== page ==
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Are Customer Service Agents Deemed “Essential Workers”?



Matt Wujciak
04/01/2020

coronavirus

Editor’s Note: No.

A call for digital transformation

As the continued spread of the novel coronavirus disrupts workflow management and demands miraculous operational shifts from industries around the globe, the customer service department can’t seem to find its place.

Approximately 90 percent of global organizations currently use an on-premises solution for their contact centers (as a primary means of consumer engagement), leaving them ill-equipped to manage unpredictable call volume, digitization, and remote work - that has now been behooved by the apocalyptic COVID-19 virus.

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As you might guess, call volume, support tickets, and general customer service inquiries are beginning to decrease substantially, as the spread of the disease continues to shift consumer behavior trends. However, that doesn’t mean the contact center is out of work. As you’ll see in our upcoming CCW Digital Market Study, calls are becoming more difficult for agents, requiring personalization like you’ve never seen before, emotional empathy, considerably more customer data to solve complex issues, enhanced omnichannel capabilities to solve “simple” ones, and adaptation to remote working. 

As brands scramble to adjust to unfortunate economic circumstances, remote work, and digital transformation, they’re desperately attempting to provide customers with services throughout the disastrous pandemic. 

Whether you need to get a hold of a customer service agent, or a therapist, social distancing remains a point of emphasis for most.

Many of our clients are shining, adapting swiftly, offering temporary free products, and providing the world with remote contact center solutions during times of desperate need. 

Unfortunately, others are not

Many agents still forced to work on-site

As the coronavirus has shuttered swaths of America's offices, many workers in corporate “call centers” (not the digital omnichannel contact centers that will survive the pandemic) say they are still expected to work on site, risking their own health. Call centers have been deemed "essential" by many, such as the Department of Homeland Security, but employees with little paid sick leave say they feel forced to work (in constant fear of infection) in order to keep customer service lines functioning smoothly.

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As states from coast to coast closed businesses in order to try to restrain the spread of the disease, call center workers across the country recently told In These Times that their standard jobs were continuing. 

“Many said that the policies instituted by their employers were wildly insufficient for protecting employees from the scale and danger of this pandemic. One person who works as a customer service rep at a Kansas call center for the government contractor Maximus, said that employees were told late last week that they could apply for leave for childcare reasons after schools shut down, but that the process was broken.”

Cassie Ludwig, who works at a Maximus call center in Kentucky, said that she is required to work 30 hours a week to qualify for health insurance, and she now fears losing it when she needs it most.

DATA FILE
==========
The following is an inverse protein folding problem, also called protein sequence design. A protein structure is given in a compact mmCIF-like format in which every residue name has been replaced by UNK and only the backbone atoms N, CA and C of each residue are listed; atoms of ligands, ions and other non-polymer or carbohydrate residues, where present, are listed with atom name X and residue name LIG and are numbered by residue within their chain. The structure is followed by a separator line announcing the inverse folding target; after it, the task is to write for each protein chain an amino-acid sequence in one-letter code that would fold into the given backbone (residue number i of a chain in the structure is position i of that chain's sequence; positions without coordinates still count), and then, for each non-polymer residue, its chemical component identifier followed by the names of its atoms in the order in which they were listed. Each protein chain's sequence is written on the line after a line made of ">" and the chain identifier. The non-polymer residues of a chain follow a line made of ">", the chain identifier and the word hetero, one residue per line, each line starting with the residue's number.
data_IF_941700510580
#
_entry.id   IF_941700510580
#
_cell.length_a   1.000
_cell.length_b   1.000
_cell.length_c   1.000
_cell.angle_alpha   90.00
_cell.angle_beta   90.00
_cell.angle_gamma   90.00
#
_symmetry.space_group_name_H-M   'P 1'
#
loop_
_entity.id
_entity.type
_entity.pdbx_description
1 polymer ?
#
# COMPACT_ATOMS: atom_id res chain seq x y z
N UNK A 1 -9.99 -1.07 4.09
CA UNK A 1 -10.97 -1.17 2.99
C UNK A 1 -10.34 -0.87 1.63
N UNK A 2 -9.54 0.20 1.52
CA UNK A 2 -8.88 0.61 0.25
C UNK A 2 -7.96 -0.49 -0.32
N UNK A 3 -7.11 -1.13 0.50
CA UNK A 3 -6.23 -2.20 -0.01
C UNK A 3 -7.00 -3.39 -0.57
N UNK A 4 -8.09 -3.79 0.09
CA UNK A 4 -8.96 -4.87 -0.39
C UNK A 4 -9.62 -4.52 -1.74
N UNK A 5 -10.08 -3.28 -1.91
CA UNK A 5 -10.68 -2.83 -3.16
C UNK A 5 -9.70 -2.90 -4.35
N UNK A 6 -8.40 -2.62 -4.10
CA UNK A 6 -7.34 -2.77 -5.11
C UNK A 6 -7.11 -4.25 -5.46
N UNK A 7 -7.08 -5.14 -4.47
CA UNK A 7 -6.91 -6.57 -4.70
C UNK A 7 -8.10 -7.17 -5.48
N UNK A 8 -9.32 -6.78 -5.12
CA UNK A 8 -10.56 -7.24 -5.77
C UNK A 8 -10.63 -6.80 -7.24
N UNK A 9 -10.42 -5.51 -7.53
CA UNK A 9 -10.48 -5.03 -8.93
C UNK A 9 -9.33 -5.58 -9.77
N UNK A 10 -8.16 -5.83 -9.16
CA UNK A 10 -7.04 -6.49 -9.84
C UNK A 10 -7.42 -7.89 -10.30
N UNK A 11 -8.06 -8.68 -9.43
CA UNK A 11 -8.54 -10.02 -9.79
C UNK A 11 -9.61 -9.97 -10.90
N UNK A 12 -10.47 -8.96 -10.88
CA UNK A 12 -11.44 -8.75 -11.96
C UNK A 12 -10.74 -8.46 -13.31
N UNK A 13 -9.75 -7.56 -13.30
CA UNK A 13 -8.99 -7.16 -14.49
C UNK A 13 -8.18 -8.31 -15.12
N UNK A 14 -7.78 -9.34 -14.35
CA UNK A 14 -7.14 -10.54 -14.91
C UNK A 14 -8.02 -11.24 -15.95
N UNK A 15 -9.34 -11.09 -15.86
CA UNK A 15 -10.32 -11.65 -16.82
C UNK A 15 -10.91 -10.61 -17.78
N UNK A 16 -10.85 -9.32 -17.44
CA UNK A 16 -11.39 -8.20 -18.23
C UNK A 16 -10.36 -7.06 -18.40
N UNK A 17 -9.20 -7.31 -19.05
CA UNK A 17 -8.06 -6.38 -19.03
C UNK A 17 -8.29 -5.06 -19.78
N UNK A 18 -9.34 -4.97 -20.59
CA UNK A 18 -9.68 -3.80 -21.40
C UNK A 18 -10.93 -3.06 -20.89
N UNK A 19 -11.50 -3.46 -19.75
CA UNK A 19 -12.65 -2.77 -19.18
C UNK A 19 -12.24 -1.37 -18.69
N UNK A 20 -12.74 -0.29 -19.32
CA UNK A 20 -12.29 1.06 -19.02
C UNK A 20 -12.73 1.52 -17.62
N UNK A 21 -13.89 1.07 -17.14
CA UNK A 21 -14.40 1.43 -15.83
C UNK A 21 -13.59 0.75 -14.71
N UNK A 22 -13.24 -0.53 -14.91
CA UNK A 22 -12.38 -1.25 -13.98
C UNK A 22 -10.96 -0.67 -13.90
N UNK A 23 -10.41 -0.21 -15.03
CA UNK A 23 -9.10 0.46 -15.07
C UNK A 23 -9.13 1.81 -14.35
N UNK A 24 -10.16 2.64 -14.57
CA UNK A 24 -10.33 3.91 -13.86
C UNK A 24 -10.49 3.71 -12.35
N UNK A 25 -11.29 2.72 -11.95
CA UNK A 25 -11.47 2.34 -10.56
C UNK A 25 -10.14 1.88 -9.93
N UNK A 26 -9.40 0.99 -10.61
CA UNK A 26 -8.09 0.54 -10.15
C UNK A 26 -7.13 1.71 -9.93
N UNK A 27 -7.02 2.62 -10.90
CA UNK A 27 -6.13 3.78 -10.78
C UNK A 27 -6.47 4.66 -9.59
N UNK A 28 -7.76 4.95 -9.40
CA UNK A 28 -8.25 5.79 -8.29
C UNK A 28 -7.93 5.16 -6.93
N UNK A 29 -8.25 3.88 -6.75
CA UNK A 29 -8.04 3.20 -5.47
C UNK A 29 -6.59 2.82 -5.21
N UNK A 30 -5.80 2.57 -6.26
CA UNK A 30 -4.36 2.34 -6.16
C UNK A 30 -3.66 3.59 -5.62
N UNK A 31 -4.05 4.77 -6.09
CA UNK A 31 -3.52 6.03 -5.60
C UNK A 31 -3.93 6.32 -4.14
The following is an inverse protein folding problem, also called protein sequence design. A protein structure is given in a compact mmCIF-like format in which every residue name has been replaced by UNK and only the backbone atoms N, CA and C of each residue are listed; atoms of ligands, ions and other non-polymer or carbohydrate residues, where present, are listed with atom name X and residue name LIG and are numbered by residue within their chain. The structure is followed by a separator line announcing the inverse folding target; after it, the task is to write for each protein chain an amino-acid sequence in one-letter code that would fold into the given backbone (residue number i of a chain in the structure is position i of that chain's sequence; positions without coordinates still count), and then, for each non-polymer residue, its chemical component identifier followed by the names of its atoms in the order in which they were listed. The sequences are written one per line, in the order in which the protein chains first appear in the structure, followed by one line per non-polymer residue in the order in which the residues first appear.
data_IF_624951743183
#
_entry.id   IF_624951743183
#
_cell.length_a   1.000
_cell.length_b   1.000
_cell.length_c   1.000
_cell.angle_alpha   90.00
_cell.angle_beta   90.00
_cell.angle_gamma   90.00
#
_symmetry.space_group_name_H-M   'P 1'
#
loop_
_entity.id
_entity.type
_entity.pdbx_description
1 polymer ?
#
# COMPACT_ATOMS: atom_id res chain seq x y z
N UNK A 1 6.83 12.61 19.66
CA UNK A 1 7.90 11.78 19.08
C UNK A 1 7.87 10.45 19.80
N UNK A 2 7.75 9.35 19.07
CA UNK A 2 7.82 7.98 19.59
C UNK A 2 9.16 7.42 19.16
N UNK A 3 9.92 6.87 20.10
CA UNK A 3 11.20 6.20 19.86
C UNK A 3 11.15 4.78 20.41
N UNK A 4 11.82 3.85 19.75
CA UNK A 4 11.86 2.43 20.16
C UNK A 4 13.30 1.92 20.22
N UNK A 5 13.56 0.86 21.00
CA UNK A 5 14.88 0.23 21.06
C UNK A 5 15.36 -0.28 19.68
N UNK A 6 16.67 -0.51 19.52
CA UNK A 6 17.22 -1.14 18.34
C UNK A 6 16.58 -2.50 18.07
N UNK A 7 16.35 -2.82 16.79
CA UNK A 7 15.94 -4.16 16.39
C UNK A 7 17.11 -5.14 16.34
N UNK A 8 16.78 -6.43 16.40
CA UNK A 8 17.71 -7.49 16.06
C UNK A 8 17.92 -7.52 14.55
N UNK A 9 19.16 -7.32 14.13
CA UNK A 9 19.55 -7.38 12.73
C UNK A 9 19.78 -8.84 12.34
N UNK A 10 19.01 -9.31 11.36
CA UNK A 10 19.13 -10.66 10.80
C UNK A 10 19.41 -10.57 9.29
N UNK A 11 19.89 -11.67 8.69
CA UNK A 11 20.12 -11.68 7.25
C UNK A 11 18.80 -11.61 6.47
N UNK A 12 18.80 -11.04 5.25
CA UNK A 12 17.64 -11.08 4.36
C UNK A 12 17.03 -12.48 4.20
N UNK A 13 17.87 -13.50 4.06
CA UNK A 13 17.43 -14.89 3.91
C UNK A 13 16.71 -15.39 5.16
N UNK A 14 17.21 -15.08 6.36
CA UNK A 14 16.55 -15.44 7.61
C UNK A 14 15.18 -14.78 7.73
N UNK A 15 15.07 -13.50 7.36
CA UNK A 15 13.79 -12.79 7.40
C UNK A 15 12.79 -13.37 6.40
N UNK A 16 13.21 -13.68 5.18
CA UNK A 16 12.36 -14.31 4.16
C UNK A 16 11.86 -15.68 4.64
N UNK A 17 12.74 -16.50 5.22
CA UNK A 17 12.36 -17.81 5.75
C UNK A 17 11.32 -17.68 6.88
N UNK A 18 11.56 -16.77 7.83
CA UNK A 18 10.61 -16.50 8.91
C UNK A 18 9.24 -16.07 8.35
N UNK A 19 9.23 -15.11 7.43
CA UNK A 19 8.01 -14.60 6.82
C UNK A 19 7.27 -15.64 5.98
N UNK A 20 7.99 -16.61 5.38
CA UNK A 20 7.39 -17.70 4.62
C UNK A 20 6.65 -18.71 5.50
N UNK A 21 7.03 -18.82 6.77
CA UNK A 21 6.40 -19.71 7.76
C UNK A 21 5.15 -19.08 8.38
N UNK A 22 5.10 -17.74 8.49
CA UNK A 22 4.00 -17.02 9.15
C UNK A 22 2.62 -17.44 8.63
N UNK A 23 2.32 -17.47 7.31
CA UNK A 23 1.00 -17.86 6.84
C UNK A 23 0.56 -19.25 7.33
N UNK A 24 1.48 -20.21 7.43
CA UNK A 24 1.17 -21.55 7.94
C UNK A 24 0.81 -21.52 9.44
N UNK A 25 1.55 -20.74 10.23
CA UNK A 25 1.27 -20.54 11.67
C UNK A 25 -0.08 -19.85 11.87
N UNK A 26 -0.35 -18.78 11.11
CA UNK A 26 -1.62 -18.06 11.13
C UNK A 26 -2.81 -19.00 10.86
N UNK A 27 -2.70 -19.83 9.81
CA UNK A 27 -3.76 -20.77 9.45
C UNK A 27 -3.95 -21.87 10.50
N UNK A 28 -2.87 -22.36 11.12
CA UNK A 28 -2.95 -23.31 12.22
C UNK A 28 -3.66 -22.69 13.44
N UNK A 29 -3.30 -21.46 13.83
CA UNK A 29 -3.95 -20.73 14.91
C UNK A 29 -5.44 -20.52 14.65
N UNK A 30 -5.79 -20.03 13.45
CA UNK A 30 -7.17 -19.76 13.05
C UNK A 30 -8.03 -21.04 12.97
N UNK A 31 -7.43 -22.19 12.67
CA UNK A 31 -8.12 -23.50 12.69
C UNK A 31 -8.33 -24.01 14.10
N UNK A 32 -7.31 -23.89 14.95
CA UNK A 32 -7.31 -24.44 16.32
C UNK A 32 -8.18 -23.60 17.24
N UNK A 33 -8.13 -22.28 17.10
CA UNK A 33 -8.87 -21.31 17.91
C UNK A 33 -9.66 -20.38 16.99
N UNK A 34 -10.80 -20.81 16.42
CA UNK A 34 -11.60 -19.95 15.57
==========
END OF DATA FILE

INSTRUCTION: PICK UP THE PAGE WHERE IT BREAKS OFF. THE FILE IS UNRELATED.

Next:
"I got a schedule change because the schools in our area are closed due to COVID-19, but if I don't work the minimum hours and fall ill, I won't be able to afford treatment." 

(A Maximus spokesperson said that the company's updated sick leave grants up to 80 hours of paid leave to employees who are self-quarantined or forced to care for sick family members, and that "if an employee needs to take COVID related leave their health insurance coverage continues.")

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Additionally, many call center agents and front-line employees for Wells Fargo are spending their days grasping for clarity on whether they could keep themselves safe without facing unemployment.

Multiple California counties recently issued “shelter-in-place” orders. As seen in a recent CCW Digital article, that same day, Wells Fargo San Francisco bank’s head of consumer lending, Mary Mack, told employees in her division, in an email obtained by VICE, that the “branch, contact center, and operations center employees are considered ‘essential’ and exempt from the counties’ orders.”

The bigger picture

Looming essential worker benefits (such as health insurance) over front-line employees’ heads or even additional compensation does not serve customer service agents justice for putting their health at risk. The truth is, you can’t serve them justice for putting their health at risk because employee health should not be a negotiable compensation. 

While many brands are investing millions in their employees during the pandemic, offering new work-at-home (WAH) and PTO policies (such as Walmart, Amazon, Google, Microsoft, Twitter, and Kroger to name a few), Wells Fargo, The Department of Homeland Security, and many more contact centers are refusing to invest in the remote era of digital working. 

As CCW Digital Principal Analyst, Brian Cantor, recently stated regarding contingency plans (such as implementation of AI-driven infrastructures and remote capabilities), “The pandemic is reminding the industry that it is actually a need-to-have.”

In other words, if you’re a contact center or customer service department that doesn’t have AI-driven infrastructures, a virtual solution provider, effective digital channels, and cloud-based communication to operate from anywhere, COVID-19 is your wake-up call – for the health of your business and employees.

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